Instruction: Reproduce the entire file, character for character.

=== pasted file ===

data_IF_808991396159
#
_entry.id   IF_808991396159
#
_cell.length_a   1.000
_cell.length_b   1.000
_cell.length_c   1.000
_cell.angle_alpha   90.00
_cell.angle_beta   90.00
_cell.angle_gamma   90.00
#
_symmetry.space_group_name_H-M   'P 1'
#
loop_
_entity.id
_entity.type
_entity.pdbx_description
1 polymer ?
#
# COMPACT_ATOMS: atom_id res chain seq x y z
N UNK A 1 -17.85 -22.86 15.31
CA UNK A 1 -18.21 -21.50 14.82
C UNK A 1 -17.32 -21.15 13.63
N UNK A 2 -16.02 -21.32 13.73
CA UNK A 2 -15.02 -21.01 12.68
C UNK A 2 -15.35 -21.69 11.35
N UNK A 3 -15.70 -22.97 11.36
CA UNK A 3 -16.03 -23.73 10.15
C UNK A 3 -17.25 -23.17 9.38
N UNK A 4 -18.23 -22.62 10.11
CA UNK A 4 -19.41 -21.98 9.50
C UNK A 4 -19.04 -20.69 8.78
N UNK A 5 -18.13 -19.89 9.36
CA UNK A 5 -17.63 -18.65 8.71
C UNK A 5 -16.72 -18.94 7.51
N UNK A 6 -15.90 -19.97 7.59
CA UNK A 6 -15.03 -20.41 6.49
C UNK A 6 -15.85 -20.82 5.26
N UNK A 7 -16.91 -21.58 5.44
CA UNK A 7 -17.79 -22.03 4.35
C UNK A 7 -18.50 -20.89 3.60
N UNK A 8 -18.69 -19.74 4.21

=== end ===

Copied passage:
data_IF_808991396159
#
_entry.id   IF_808991396159
#
_cell.length_a   1.000
_cell.length_b   1.000
_cell.length_c   1.000
_cell.angle_alpha   90.00
_cell.angle_beta   90.00
_cell.angle_gamma   90.00
#
_symmetry.space_group_name_H-M   'P 1'
#
loop_
_entity.id
_entity.type
_entity.pdbx_description
1 polymer ?
#
# COMPACT_ATOMS: atom_id res chain seq x y z
N UNK A 1 -17.85 -22.86 15.31
CA UNK A 1 -18.21 -21.50 14.82
C UNK A 1 -17.32 -21.15 13.63
N UNK A 2 -16.02 -21.32 13.73
CA UNK A 2 -15.02 -21.01 12.68
C UNK A 2 -15.35 -21.69 11.35
N UNK A 3 -15.70 -22.97 11.36
CA UNK A 3 -16.03 -23.73 10.15
C UNK A 3 -17.25 -23.17 9.38
N UNK A 4 -18.23 -22.62 10.11
CA UNK A 4 -19.41 -21.98 9.50
C UNK A 4 -19.04 -20.69 8.78
N UNK A 5 -18.13 -19.89 9.36
CA UNK A 5 -17.63 -18.65 8.71
C UNK A 5 -16.72 -18.94 7.51
N UNK A 6 -15.90 -19.97 7.59
CA UNK A 6 -15.03 -20.41 6.49
C UNK A 6 -15.85 -20.82 5.26
N UNK A 7 -16.91 -21.58 5.44
CA UNK A 7 -17.79 -22.03 4.35
C UNK A 7 -18.50 -20.89 3.60
N UNK A 8 -18.69 -19.74 4.21